Mayor declares state of emergency over water crisis in Flint

Dec. 16, 2015

Children’s elevated blood lead levels could have been caused by corrosive river water that leached out of the city’s aging underground pipes.

FLINT, Mich. — Dec. 15, 2015 — Mayor Karen Weaver declared a state of emergency in Flint, Mich., due to ongoing high levels of lead in the city’s water system, according to a press release.

The problem was caused when Flint started sourcing its water from the Flint River in April last year as part of a cost-cutting move while under state emergency financial management. Officials had estimated that this would save the city about $5 million in less than two years, NBC News reported.

However, residents complained about the taste, smell and appearance of the water and children were later found to have elevated lead levels in their blood, noted the release. It’s thought that corrosive river water caused lead to leach out of the city’s aging underground pipes.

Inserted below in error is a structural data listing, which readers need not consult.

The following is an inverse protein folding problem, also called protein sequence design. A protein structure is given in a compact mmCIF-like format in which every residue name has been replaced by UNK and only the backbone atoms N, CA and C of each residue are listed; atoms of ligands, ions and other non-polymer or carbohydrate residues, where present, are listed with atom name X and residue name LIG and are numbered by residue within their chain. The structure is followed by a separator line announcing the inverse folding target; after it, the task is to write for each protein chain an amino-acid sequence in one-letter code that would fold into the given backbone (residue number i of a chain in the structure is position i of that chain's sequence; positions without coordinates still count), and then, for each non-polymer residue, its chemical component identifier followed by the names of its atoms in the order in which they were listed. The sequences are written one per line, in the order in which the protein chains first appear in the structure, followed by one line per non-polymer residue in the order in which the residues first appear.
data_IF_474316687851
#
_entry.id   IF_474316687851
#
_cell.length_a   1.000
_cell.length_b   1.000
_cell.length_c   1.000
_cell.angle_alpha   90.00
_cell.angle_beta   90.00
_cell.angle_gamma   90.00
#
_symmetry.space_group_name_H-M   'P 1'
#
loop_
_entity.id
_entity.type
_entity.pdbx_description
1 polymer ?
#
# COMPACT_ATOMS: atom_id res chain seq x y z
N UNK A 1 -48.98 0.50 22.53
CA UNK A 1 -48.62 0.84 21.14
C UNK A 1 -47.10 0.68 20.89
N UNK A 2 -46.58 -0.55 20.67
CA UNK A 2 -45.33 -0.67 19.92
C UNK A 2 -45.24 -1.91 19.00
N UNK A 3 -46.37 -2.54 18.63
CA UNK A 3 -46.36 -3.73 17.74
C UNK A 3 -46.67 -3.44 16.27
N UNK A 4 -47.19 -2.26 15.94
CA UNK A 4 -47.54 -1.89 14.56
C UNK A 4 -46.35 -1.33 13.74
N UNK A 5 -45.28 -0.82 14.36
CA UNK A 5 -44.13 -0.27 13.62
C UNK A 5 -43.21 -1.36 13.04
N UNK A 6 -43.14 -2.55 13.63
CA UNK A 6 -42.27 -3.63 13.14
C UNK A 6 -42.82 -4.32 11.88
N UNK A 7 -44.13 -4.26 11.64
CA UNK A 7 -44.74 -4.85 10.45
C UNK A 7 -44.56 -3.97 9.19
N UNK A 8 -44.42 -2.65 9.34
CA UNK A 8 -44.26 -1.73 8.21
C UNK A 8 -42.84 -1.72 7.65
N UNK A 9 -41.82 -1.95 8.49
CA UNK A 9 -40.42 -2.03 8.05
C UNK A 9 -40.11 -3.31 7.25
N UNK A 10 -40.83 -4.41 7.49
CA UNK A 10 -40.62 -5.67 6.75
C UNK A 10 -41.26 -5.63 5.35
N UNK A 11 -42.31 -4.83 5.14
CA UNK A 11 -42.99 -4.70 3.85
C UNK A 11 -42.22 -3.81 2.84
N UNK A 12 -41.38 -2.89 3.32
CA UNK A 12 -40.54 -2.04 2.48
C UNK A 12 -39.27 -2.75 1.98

Flint returned to Detroit’s water system in October, but lead levels are still well above the federal action level of 15 parts per billion in many homes, stated the release. Officials have advised residents to continue using water filters while long-term solutions are being developed.

Declaring a state of emergency activates the city’s emergency support plan and raises awareness of the fact that the water is still not safe to drink, officials said in the release.

Flint is already in a public health emergency, declared by Genesee County earlier this year.

Last month residents of Flint, together with the Natural Resources Defense Council (NRDC) and the American Civil Liberties Union (ACLU) of Michigan, served a Notice of Intent to Sue city and state officials over the high lead levels in the city’s drinking water.

You can find the entire release here.